Hep C may benefit from genetic fingerprinting, research says

Sep 28, 2010

Genetic fingerprinting may predict who will benefit from early hepatitis C treatment and who will clear the virus spontaneously, new research shows.

The way doctors think about C treatment is changing, with researchers saying it is now possible to use genotyping to predict which patients are likely to clear the infection spontaneously and which will benefit from early therapy.

A team of UNSW researchers, led by Professor Gregory Dore and Dr. Jason Grebely, has determined that genetic changes near the human IL28B gene - identified recently as linked to the ability to control hepatitis C infection - may also be used to identify those patients with recent infection whose own is likely to clear the virus without therapy.

“The use of human genotyping may change the landscape of how we treat patients with recent HCV infection,” said Dr. Grebely, a lecturer in the Viral Hepatitis and Clinical Research Program at UNSW’s National Centre in Epidemiology and Clinical Research (NCHECR).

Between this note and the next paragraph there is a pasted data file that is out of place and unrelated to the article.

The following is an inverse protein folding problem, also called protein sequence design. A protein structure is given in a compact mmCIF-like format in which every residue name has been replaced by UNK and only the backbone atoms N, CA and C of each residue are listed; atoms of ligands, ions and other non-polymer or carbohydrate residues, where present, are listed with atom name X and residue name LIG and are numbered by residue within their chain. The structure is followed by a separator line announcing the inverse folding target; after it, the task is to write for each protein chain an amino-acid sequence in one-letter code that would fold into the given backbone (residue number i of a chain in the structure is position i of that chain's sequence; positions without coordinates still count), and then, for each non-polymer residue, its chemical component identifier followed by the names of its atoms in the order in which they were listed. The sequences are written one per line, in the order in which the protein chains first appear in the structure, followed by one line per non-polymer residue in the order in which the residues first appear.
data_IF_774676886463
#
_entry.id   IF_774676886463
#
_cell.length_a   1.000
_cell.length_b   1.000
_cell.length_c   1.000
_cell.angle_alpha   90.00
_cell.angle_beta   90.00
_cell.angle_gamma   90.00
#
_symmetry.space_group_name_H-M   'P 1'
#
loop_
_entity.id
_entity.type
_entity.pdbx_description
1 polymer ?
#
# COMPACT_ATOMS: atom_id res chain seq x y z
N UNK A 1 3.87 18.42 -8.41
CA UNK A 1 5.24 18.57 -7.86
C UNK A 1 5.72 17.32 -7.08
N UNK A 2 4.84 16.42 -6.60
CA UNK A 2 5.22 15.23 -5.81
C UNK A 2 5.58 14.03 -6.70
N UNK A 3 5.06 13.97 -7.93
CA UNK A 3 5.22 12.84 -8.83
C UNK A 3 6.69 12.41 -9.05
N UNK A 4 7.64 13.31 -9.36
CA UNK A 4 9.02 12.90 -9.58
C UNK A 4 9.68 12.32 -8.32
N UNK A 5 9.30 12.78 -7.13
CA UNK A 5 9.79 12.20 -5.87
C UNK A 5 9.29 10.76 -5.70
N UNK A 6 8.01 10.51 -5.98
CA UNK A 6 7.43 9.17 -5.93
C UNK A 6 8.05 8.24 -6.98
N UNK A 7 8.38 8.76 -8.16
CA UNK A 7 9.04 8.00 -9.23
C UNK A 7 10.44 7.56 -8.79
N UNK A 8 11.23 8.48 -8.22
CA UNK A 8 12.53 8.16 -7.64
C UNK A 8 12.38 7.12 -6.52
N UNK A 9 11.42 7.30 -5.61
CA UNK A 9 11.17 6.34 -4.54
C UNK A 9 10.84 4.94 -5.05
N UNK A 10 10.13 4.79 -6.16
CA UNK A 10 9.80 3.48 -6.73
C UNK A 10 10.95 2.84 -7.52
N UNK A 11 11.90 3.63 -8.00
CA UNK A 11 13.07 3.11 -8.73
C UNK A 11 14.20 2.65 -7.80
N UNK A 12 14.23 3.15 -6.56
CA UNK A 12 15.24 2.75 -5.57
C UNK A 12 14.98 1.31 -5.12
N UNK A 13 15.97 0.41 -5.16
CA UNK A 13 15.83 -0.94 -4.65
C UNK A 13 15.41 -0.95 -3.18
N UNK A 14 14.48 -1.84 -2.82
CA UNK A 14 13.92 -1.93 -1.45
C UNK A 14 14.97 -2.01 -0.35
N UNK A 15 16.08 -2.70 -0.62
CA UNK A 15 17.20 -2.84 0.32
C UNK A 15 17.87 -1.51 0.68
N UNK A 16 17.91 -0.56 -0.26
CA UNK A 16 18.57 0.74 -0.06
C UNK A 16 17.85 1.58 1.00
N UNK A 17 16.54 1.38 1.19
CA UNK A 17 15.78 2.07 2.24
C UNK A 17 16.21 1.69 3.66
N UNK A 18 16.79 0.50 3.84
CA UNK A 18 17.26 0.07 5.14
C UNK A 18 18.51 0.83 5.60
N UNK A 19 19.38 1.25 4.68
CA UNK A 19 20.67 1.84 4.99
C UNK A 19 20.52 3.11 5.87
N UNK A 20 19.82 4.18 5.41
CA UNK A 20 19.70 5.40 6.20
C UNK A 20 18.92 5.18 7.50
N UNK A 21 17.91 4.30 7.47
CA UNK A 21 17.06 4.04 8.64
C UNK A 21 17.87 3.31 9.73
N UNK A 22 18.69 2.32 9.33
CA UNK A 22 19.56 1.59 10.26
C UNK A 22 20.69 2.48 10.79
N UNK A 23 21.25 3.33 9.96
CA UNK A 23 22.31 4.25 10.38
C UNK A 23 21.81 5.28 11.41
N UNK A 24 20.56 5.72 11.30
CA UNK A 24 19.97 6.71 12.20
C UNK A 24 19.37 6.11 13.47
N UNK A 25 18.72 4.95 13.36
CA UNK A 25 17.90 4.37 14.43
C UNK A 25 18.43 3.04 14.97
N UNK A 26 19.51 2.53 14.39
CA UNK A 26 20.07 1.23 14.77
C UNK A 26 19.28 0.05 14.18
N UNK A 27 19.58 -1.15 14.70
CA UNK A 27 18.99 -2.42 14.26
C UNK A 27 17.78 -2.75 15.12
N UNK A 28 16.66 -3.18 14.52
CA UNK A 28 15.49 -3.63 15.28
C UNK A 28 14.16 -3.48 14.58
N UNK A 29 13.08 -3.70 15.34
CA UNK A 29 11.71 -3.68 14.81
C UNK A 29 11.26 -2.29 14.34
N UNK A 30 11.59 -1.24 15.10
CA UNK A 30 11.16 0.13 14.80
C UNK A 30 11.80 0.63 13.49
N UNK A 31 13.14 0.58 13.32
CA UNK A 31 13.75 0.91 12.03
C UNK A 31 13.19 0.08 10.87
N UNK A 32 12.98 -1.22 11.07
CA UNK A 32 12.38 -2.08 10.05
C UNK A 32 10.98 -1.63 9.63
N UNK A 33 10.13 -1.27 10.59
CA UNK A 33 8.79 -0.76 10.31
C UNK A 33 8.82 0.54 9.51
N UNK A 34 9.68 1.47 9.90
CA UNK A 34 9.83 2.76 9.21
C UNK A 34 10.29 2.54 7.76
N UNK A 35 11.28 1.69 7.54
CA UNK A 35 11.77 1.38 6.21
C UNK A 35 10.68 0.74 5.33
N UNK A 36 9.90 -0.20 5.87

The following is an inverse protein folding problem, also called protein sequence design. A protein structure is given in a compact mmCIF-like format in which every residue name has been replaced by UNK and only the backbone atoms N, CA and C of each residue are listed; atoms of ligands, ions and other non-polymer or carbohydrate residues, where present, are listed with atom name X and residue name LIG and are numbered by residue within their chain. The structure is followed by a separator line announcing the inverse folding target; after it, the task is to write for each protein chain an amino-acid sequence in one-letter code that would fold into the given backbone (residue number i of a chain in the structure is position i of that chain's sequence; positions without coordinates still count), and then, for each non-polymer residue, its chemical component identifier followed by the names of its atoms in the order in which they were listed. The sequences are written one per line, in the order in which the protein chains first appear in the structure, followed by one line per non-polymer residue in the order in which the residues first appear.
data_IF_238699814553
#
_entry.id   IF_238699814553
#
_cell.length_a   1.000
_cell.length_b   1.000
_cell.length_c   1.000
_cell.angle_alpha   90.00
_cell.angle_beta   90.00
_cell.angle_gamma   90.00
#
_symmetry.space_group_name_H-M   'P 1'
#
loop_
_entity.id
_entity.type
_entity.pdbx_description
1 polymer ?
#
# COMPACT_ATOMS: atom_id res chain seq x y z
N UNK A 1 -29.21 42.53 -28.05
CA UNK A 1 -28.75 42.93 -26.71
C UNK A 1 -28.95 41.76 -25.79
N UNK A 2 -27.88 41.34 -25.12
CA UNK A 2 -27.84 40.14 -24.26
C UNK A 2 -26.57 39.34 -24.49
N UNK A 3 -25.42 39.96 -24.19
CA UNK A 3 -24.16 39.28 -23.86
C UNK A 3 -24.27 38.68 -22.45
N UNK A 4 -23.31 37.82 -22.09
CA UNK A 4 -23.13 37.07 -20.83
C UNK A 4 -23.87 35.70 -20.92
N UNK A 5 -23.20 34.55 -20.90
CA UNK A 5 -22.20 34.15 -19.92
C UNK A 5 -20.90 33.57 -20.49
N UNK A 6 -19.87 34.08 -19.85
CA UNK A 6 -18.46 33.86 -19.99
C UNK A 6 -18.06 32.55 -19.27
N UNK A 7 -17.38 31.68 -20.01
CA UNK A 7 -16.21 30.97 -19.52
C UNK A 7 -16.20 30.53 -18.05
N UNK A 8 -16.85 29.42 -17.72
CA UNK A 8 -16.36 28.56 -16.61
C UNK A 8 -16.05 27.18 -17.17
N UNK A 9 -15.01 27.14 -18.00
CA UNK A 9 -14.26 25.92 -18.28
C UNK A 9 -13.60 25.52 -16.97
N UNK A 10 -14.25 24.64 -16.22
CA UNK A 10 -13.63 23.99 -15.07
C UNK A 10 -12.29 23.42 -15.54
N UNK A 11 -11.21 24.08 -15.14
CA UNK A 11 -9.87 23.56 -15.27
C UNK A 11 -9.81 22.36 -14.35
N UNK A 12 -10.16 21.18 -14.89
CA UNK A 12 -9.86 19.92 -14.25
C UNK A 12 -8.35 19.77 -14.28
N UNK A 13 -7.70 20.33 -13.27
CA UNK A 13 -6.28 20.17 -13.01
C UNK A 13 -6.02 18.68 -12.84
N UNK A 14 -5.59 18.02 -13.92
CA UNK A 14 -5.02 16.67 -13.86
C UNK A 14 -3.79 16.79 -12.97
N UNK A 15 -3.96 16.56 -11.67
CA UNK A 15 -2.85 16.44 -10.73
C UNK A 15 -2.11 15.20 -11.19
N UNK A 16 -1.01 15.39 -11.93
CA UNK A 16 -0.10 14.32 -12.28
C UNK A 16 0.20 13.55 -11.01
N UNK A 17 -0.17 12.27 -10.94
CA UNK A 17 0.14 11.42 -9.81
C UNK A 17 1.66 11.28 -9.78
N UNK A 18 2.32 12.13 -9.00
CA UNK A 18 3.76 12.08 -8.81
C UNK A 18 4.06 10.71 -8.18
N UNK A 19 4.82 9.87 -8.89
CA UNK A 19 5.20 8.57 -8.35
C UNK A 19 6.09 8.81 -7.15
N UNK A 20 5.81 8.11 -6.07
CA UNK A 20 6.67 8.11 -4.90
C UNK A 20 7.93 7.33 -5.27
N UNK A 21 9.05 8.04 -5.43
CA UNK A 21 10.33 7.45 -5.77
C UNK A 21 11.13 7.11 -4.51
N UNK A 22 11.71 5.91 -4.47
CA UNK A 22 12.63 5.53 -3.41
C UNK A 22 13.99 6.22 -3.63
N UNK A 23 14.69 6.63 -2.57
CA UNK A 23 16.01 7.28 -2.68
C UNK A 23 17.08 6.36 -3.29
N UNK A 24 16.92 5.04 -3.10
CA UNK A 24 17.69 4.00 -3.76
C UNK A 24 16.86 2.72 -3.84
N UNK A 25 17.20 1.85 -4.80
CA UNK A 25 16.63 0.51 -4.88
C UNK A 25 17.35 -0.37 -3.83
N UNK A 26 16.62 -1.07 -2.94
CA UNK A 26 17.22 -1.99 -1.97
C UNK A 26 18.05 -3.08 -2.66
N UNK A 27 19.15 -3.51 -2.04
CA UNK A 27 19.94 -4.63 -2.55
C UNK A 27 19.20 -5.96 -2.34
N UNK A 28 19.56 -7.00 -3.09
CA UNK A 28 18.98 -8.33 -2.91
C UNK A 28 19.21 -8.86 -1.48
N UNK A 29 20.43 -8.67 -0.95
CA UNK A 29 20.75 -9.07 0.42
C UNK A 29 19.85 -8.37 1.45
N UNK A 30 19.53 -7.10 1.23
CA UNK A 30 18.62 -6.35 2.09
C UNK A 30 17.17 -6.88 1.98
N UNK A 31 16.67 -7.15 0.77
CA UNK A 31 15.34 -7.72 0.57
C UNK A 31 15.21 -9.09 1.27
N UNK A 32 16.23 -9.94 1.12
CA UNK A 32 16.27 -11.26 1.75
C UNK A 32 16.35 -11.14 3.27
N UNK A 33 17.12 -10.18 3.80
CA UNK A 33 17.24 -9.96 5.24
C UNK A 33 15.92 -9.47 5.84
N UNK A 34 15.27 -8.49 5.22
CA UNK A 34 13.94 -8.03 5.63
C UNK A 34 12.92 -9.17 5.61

It’s the first time that patients with early infection, who are likely to clear the virus on their own, might be identified and spared treatment, which is expensive and has side effects, Dr. Grebely said.

“IL28B , prior to treatment for HCV infection, is likely to be incorporated into clinical care to identify those most likely to respond,” Dr. Grebely said. “For those patients without the favourable genotype, the doctor can proceed with treatment, knowing it is better to treat early than waiting until the condition has become chronic.”

The findings will be published this week in the journal Hepatology.

Explore further: High prevalence of HCV in baby boomers presenting to ER

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